In tailoring the way we present ourselves to the world – be it as fashionista, frump or an artful fusion of the two – we think we are the ones making a choice about how we express our gender and sexuality along with other markers of our identity. Are we really? And are the choices the same for everyone?
As a creator and designer, “Clothes maker” Kallol Datta, in a fascinating interview with Shikha Aleya, talks about how clothing sustains but also subjugates, the politics of clothing and inclusion, the gate-keeping within the fashion world, and the need to go beyond using minority groups as props to chase cultural capital.
From the perspective of a consumer, experiencing fashion as an empowering exercise, Devanshi Panda weaves the threads of identity, expression and feminism into a complex tapestry. Along with freedom within the protected space of a women’s college, come typecasting, stereotypes and expectations, but for Devanshi, fashion is a means to connect, communicate and inspire, and not a license to police, discipline and criticise. Unfortunately, Trijita Mukherjee encounters only the latter when she goes shopping for clothes in the real world as well as online. Trijita analyses plus-size fashion, exposes glaring gaps, and recommends how not to do body positivity fashion.
Fashion can be tricky even for ‘standard-sized’ people. Debashree writes, “As clear as I was about my sexuality, I was just as unclear about how I wanted to look and what felt good.” And so, Debashree followed a meandering path till she came to finding and expressing her own style with the realisation that androgyny is a quality of the mind. Similarly, Drishti Rakhra ambled along, collecting bits and pieces of this and that along with the persistent feeling of, “The image of myself was separate from the one I was trying to create, and it became clear that I would have to work twice as hard to arrive at any sense of self” until she could both look outside and see inside.
In Hindi we have translations of two articles. One, an article by Kristin Francoeur and Surabhi Srivastava on pockets and why functional clothing matters for feminism, and two, an article by Shivani Gupta on being challenged about her ideas on beauty and feminism.
Fashion unites and divides. It includes and excludes. It liberates and oppresses. It’s up to us how we engage with it.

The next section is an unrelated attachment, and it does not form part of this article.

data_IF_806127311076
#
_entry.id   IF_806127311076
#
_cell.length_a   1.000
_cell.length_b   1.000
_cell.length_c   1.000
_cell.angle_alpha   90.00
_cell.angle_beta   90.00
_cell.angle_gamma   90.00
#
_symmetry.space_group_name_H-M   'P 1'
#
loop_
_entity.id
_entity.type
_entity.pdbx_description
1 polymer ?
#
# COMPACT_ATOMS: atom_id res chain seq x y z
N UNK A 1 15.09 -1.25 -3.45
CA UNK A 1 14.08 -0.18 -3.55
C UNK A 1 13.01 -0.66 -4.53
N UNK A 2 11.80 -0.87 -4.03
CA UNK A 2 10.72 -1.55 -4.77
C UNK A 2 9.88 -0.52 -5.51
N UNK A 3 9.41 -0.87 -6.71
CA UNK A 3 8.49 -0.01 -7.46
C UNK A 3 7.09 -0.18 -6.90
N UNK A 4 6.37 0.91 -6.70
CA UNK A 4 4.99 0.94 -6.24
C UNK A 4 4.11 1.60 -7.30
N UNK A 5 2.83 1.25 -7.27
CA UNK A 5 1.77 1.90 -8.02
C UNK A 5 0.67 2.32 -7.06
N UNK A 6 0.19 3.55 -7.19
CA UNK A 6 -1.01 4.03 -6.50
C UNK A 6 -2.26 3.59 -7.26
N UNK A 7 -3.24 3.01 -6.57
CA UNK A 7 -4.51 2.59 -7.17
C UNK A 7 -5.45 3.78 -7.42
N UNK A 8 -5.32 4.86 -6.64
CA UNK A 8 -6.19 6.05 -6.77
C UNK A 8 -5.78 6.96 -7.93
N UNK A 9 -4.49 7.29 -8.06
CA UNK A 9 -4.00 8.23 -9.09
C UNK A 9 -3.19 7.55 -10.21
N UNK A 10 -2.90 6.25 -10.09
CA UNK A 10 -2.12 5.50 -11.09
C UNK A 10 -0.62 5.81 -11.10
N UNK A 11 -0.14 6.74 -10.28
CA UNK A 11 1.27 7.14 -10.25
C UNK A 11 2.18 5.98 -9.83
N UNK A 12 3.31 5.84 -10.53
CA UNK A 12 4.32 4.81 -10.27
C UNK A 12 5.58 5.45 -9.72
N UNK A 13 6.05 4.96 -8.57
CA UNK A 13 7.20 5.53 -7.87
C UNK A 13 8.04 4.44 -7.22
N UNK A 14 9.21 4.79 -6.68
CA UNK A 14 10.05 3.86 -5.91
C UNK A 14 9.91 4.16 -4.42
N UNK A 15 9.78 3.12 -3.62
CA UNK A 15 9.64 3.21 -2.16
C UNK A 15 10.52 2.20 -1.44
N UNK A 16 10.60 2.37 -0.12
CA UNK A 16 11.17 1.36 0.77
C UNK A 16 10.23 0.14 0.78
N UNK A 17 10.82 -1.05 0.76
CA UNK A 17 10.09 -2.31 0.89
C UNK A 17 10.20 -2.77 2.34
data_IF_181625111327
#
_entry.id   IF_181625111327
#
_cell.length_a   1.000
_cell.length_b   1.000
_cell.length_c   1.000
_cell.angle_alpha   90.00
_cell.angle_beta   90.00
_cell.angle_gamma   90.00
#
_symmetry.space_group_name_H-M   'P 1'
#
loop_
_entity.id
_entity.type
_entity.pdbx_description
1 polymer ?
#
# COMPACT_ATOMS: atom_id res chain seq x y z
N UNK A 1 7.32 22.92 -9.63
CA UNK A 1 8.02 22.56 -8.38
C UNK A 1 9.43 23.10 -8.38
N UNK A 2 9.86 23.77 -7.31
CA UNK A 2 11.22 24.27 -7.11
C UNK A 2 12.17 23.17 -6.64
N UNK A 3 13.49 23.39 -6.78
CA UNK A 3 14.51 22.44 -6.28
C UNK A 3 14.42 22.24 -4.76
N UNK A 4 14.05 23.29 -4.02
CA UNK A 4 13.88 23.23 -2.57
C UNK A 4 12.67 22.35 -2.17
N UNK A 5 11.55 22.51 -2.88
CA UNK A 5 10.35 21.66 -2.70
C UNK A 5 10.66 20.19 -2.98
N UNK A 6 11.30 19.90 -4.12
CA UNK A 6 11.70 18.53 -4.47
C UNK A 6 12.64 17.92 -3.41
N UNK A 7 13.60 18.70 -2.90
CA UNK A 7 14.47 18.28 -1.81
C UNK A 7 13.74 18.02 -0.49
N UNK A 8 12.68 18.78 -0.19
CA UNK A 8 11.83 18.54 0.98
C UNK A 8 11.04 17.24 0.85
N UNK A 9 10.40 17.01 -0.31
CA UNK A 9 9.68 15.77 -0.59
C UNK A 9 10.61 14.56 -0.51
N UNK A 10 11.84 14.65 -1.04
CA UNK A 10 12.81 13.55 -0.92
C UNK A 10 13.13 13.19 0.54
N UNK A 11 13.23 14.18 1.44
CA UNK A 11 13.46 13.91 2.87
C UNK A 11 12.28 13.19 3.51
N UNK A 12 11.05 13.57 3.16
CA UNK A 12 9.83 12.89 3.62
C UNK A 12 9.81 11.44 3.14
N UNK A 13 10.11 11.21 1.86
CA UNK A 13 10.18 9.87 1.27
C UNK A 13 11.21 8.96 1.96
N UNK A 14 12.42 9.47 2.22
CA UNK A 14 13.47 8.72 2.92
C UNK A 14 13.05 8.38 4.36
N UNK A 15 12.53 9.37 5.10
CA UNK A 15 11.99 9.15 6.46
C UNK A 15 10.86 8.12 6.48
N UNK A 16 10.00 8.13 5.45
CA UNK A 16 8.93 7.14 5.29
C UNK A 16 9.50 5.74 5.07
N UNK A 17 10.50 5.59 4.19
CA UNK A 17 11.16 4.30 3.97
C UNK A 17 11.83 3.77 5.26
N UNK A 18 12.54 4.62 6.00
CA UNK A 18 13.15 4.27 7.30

Casually reaching out for that holey t-shirt or silk kurta, does not seem so casual anymore, does it?
In our October issue, Shikha Aleya, musing about language, identity, fashion, sexuality, and their slippages, takes us across the different worlds that we inhabit to show us the intricate connections that each has with the other and with fashion, and of course, all of this salted with a generous sprinkling of ‘things one didn’t know’, and peppered with a good dose of earthy humour.
Kirti writes about discovering how fashion and gender are both fluid and what it took to get past society’s expectations, rules and strictures, to be able to finally say, “I feel comfortable in my own skin”. Similarly, Shruti Sharma’s poem speaks of going beyond hurt and pain in a world that focuses only on external appearances, to knowing where inner beauty really dwells. Pragya Solanki with her artwork The Many Shades of Fashion reweaves the web of fashion to make it a means of celebrating one’s sexuality.
How can fashion make space for the celebration of diverse forms of self-expression of one’s sexuality? Watch our featured video where Sky Cubacub talks about innovating fashion to make it inclusive.
Lipstick, a popular fashion accessory, is accompanied by its shadow – lipstick stains. In Hindi, we have a translation of Muskan Nagpal’s article, ‘Following Aladdin’s Genie’, on lipstick stains, desire and sexuality.
Finally, here is a peek into what Team TARSHI has been up to in September 2023.
Stay well, keep smiling.